Trade Alert: Sell the Rally
October was the strongest month for the Dow Jones Industrial Average in four years, and while that rally lingers, we’re going to get all we can from it.
Last week we took advantage of it by locking in gains on three of our short put options, and we also collected more income by selling a naked call. Going forward, you can expect more of this same strategy: taking advantage of what the market gives us.
So today we’re going to sell another naked call.
Collect Income From the Upturn
Our opportunity today is from a stock that was formerly under Hewlett-Packard, the tech giant, and has since made a name for itself — Agilent Technologies (NYSE: A).
Agilent Technologies is a medical laboratory and research company headquartered in California, but it has operations throughout the globe. In fact, less than 30% of its revenues come from the U.S.
That means the current strength of the dollar has created currency headwinds for the company to cope with. Eventually the dollar will continue its path lower, making those overseas revenues worth more. But in the meantime, the robust dollar environment is putting pressure on its foreign profits.
For example, although the company announced earnings on August 17 that beat analyst expectations, the stock plummeted more than 10% the following week.
A key reason for the drop was its light guidance, which was impacted by currency headwinds along with a decreased book-to-bill ratio — the revenue it expects to receive but was unable to record on the books.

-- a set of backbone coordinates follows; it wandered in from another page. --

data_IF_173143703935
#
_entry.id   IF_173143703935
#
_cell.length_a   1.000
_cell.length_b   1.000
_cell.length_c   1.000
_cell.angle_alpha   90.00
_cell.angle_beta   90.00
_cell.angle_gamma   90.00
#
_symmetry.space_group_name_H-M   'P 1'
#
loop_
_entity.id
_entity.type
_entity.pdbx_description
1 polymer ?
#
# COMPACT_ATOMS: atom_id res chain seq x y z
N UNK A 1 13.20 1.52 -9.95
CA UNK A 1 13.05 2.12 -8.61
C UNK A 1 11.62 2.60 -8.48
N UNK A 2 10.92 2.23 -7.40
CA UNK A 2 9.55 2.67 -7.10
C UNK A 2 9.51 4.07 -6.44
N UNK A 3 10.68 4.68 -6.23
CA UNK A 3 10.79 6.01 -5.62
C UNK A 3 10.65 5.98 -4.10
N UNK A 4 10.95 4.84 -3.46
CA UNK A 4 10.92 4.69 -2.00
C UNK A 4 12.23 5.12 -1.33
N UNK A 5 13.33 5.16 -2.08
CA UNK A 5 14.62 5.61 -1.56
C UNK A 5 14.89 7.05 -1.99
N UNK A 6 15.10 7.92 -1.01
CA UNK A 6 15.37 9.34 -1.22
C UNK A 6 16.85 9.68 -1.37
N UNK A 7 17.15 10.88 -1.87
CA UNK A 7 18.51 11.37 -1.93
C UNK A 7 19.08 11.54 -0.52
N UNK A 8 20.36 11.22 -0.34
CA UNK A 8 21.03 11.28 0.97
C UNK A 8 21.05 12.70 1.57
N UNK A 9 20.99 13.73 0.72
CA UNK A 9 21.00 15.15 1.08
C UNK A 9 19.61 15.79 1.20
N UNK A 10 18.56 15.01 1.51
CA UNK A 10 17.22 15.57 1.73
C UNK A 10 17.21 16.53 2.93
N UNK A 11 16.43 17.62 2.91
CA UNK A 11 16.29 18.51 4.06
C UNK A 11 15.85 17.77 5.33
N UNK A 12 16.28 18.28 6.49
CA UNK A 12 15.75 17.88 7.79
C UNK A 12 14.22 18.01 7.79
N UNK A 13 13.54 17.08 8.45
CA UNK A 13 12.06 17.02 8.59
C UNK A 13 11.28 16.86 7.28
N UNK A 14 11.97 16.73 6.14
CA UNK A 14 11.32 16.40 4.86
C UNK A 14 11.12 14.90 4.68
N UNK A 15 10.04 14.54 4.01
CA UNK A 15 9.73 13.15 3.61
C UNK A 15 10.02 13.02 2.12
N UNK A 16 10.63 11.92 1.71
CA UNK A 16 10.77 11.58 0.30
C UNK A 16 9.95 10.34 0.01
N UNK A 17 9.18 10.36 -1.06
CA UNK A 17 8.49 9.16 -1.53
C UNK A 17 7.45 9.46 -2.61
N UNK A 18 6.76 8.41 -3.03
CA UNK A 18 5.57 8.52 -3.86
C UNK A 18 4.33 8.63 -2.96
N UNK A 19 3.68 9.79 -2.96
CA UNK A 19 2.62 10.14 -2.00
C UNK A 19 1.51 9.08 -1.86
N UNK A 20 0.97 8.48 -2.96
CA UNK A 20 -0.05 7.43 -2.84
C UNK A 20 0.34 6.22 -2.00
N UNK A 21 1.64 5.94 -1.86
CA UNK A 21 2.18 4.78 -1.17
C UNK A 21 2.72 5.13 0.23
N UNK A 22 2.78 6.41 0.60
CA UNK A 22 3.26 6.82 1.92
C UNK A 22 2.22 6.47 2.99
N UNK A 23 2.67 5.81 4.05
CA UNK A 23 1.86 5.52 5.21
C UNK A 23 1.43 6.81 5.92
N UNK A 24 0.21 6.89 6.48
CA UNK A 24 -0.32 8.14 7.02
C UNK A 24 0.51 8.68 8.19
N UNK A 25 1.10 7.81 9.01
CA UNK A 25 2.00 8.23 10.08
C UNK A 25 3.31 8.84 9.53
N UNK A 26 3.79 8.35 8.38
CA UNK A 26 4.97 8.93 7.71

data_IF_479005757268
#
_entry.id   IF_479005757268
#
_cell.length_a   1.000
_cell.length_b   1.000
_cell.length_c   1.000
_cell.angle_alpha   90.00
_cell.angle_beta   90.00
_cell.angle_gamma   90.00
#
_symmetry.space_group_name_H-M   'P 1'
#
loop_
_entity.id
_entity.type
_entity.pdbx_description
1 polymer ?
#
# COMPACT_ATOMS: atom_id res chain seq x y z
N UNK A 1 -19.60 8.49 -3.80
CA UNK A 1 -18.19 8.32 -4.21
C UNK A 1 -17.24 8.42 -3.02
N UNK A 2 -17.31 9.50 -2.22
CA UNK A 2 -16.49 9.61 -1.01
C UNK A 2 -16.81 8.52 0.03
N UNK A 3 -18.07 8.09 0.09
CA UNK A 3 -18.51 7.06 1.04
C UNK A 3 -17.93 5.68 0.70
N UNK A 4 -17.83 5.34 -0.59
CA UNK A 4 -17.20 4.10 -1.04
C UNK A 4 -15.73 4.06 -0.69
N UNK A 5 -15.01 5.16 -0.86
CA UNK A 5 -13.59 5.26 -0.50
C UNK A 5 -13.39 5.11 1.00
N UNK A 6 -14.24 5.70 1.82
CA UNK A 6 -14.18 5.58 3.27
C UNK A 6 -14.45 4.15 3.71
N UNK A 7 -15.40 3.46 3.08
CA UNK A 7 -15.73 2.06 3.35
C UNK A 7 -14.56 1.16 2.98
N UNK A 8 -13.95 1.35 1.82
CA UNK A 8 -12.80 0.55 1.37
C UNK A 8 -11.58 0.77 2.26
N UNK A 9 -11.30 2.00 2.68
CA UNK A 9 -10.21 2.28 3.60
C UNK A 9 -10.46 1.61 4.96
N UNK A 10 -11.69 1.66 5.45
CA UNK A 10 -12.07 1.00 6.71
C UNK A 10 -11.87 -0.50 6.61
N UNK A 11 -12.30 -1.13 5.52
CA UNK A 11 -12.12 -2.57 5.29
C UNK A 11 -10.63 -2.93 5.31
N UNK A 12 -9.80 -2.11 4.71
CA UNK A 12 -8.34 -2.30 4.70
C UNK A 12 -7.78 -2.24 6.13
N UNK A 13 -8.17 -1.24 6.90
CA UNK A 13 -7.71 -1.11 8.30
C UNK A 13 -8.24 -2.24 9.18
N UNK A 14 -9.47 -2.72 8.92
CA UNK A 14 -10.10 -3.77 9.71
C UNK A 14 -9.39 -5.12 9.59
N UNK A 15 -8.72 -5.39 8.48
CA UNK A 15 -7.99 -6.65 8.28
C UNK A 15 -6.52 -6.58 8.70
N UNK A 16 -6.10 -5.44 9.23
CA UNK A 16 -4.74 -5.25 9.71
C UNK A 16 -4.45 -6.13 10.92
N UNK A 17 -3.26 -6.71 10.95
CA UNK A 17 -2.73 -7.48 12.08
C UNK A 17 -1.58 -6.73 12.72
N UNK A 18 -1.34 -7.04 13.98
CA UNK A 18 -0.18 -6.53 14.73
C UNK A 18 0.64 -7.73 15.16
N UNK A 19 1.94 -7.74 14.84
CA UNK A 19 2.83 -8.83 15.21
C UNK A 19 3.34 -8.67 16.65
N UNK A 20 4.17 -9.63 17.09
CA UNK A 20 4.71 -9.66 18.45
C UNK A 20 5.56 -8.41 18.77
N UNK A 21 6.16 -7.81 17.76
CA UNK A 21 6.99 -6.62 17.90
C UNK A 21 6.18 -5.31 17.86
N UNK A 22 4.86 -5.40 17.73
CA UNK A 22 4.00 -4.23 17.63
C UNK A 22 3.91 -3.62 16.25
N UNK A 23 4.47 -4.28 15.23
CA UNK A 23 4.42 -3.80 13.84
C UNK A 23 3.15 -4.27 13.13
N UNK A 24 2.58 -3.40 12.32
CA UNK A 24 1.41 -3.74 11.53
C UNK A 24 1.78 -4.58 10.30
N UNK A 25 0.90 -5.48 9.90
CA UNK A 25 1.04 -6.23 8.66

This falling data point is a bad sign for the modest growth targets the company’s investor community has in its sights: revenue growth of roughly 5% and earnings growth in the double digits.
Since shares stopped falling near the end of September, the stock has managed to rise 15%, but that will be short-lived. Going forward, Agilent will continue to fail expectations, so the recent share-price rally gives us the opportunity to collect income by selling naked calls.
Action to take: Set a Good ‘Til Canceled limit order to sell to open the A February 2016 $40 call option (A160219C00040000) at $1.60. At last glance, it was trading at $1.70. If your order is not filled by Friday’s close, cancel it and I will update you on the trade.
How the Trade Works
Since each contract covers 100 shares, you will collect $170 per contract sold.
In a cash-secured call transaction, in which you keep enough cash in your account to buy and sell that amount of stock, you will need to deposit $4,000 with your broker. This will give you a yield of 4.25% ($170 divided by $4,000) in about three months.
If you use margin, you will need to deposit about $800, a fifth of the full amount, with your broker. This will give you an impressive yield of 21.2% ($160 divided by $800) in about three months.
By selling calls, our risk is that shares rise. That’s why I have picked a stock I believe is poised to fall. If shares are below our $40 strike price by February 19, we will keep the premium we collected and move on to another trade.
We won’t have to worry about our shares being above our strike price on the expiration date, because I will close the position prior to then.
If shares seem like they’re starting to rally, I will close our trade to limit our losses, so pay close attention to your inbox. On the other hand, if the stock moves lower in quick fashion, I will look to lock in the majority of premiums we already collected.
Update on WebMD
WebMD (Nasdaq: WBMD) posted earnings that topped analysts’ expectations today, sending shares up as much as 8%. This is the opposite of what we wanted to see since we sold naked calls on the company last week, but shares will likely drift lower. Since WebMD didn’t change its guidance — it stayed in line with expectations — nothing has shifted my bearish outlook on the company.
The stock remains just below our $45 strike price and our option doesn’t expire until January, so I’m in no hurry to close this position. I expect shares to pull back in the coming weeks, and we should be able to get out with a profit.
Editor, Pure Income